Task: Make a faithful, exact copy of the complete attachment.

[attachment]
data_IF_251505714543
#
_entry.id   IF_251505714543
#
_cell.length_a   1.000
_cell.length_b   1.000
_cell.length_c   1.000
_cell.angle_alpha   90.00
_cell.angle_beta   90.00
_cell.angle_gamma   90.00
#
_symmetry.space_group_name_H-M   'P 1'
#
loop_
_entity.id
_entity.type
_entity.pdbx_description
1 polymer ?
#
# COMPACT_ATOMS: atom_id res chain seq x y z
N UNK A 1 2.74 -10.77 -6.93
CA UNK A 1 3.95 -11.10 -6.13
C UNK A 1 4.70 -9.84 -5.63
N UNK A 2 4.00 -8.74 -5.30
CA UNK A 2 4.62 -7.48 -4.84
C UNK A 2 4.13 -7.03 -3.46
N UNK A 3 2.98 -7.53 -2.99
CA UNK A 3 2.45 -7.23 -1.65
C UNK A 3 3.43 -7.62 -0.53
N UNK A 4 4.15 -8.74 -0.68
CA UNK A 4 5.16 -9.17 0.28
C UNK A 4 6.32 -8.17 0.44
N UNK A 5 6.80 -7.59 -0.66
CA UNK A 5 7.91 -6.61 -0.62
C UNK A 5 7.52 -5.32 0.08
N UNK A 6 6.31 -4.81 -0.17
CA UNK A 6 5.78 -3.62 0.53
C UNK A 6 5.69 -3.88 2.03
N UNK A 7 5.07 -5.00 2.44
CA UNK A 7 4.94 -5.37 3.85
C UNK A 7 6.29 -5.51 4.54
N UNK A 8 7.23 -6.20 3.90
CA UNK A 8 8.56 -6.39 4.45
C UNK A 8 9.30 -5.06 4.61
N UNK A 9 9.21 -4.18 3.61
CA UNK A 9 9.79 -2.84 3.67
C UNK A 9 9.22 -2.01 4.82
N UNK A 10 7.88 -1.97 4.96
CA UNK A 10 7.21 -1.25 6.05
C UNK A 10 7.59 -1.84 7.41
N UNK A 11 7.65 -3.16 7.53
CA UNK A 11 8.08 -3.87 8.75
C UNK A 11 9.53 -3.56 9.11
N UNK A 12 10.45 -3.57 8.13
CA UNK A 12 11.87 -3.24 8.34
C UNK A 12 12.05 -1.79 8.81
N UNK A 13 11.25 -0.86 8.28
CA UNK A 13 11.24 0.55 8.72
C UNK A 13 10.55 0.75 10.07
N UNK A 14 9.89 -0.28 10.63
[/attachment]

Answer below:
data_IF_251505714543
#
_entry.id   IF_251505714543
#
_cell.length_a   1.000
_cell.length_b   1.000
_cell.length_c   1.000
_cell.angle_alpha   90.00
_cell.angle_beta   90.00
_cell.angle_gamma   90.00
#
_symmetry.space_group_name_H-M   'P 1'
#
loop_
_entity.id
_entity.type
_entity.pdbx_description
1 polymer ?
#
# COMPACT_ATOMS: atom_id res chain seq x y z
N UNK A 1 2.74 -10.77 -6.93
CA UNK A 1 3.95 -11.10 -6.13
C UNK A 1 4.70 -9.84 -5.63
N UNK A 2 4.00 -8.74 -5.30
CA UNK A 2 4.62 -7.48 -4.84
C UNK A 2 4.13 -7.03 -3.46
N UNK A 3 2.98 -7.53 -2.99
CA UNK A 3 2.45 -7.23 -1.65
C UNK A 3 3.43 -7.62 -0.53
N UNK A 4 4.15 -8.74 -0.68
CA UNK A 4 5.16 -9.17 0.28
C UNK A 4 6.32 -8.17 0.44
N UNK A 5 6.80 -7.59 -0.66
CA UNK A 5 7.91 -6.61 -0.62
C UNK A 5 7.52 -5.32 0.08
N UNK A 6 6.31 -4.81 -0.17
CA UNK A 6 5.78 -3.62 0.53
C UNK A 6 5.69 -3.88 2.03
N UNK A 7 5.07 -5.00 2.44
CA UNK A 7 4.94 -5.37 3.85
C UNK A 7 6.29 -5.51 4.54
N UNK A 8 7.23 -6.20 3.90
CA UNK A 8 8.56 -6.39 4.45
C UNK A 8 9.30 -5.06 4.61
N UNK A 9 9.21 -4.18 3.61
CA UNK A 9 9.79 -2.84 3.67
C UNK A 9 9.22 -2.01 4.82
N UNK A 10 7.88 -1.97 4.96
CA UNK A 10 7.21 -1.25 6.05
C UNK A 10 7.59 -1.84 7.41
N UNK A 11 7.65 -3.16 7.53
CA UNK A 11 8.08 -3.87 8.75
C UNK A 11 9.53 -3.56 9.11
N UNK A 12 10.45 -3.57 8.13
CA UNK A 12 11.87 -3.24 8.34
C UNK A 12 12.05 -1.79 8.81
N UNK A 13 11.25 -0.86 8.28
CA UNK A 13 11.24 0.55 8.72
C UNK A 13 10.55 0.75 10.07
N UNK A 14 9.89 -0.28 10.63